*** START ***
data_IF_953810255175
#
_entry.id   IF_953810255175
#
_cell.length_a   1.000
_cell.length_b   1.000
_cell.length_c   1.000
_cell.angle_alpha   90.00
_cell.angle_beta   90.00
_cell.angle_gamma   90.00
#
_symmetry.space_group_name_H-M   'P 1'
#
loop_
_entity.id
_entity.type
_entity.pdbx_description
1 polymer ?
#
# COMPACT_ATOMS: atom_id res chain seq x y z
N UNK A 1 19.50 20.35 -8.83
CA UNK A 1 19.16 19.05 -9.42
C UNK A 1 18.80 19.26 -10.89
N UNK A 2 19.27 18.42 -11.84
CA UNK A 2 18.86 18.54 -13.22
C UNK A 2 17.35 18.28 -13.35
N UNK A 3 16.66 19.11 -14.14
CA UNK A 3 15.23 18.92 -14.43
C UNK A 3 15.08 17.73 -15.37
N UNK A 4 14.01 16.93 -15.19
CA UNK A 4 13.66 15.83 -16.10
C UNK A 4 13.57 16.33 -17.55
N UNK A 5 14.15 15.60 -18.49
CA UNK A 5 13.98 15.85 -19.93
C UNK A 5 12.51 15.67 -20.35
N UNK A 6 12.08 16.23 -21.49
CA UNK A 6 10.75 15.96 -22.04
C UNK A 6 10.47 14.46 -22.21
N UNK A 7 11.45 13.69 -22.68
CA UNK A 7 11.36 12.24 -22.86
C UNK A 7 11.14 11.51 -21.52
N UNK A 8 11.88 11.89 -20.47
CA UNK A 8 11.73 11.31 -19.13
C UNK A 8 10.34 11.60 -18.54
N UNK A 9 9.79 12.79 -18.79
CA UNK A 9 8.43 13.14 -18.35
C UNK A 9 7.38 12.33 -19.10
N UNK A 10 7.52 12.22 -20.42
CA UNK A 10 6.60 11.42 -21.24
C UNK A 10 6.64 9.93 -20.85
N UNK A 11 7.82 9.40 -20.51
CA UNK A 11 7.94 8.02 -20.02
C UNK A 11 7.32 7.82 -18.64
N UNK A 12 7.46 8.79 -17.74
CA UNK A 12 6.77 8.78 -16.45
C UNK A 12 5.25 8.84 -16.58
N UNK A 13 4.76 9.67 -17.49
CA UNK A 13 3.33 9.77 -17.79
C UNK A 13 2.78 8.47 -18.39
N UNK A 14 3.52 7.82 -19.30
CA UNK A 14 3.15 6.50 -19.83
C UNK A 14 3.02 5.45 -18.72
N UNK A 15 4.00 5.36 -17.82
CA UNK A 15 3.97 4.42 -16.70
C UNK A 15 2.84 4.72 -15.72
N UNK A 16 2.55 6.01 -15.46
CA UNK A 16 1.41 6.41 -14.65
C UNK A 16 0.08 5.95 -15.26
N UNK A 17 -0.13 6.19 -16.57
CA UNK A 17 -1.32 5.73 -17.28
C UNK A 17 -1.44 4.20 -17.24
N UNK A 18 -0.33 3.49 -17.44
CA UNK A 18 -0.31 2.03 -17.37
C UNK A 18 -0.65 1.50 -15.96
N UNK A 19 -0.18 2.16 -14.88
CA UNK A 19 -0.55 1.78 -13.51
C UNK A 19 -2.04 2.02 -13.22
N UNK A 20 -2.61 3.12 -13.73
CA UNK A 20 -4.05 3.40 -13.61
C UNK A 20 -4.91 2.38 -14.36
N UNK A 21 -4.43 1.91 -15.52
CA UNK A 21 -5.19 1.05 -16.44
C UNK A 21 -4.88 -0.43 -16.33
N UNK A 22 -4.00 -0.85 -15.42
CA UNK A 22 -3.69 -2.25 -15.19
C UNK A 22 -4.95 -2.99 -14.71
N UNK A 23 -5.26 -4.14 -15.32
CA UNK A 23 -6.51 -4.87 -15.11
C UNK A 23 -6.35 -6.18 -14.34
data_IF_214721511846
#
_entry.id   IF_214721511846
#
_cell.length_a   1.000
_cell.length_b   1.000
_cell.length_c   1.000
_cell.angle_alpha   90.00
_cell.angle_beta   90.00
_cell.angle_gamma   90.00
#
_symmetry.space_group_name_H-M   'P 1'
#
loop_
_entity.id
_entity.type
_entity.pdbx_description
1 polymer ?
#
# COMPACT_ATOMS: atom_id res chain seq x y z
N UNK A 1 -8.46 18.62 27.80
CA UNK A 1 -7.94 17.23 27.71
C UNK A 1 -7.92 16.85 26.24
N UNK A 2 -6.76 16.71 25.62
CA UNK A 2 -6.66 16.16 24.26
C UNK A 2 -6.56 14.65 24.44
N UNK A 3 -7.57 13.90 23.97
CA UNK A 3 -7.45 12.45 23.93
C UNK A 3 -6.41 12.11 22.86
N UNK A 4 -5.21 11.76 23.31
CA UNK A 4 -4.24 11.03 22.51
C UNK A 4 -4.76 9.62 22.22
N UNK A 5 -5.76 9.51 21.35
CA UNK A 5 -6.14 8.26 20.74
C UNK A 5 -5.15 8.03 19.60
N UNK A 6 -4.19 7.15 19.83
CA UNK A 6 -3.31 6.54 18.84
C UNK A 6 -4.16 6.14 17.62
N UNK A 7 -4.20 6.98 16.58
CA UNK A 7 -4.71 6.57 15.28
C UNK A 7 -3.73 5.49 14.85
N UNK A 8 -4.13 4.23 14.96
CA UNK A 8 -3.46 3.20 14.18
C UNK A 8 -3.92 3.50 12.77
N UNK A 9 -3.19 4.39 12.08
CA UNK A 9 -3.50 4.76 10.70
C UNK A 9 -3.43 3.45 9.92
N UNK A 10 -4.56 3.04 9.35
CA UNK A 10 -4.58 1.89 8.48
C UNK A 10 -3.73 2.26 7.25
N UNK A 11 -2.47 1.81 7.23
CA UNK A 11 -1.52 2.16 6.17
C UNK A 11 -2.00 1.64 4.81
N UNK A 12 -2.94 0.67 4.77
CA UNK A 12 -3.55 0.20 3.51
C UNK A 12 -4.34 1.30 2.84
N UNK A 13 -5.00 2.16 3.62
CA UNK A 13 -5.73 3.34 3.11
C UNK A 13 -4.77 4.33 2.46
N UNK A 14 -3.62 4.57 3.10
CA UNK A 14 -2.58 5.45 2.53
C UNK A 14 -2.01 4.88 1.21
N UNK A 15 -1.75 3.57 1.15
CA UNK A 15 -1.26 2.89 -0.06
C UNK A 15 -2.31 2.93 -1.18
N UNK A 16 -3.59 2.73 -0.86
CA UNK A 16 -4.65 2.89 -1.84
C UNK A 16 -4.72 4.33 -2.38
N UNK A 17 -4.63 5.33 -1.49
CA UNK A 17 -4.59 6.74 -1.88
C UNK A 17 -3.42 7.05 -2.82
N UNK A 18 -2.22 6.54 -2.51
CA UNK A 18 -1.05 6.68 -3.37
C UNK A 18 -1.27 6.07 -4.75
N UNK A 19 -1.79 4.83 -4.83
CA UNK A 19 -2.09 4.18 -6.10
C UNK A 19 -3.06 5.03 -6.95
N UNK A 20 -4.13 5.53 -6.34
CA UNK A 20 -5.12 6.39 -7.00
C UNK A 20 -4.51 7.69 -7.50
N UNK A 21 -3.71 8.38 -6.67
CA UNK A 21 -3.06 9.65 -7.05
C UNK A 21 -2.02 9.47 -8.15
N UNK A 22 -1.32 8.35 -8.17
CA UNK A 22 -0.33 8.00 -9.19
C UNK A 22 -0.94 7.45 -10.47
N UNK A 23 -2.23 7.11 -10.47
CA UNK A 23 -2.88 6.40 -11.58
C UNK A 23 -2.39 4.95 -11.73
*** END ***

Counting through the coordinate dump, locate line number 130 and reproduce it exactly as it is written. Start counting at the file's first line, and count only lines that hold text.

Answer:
C UNK A 7 -3.73 5.49 14.85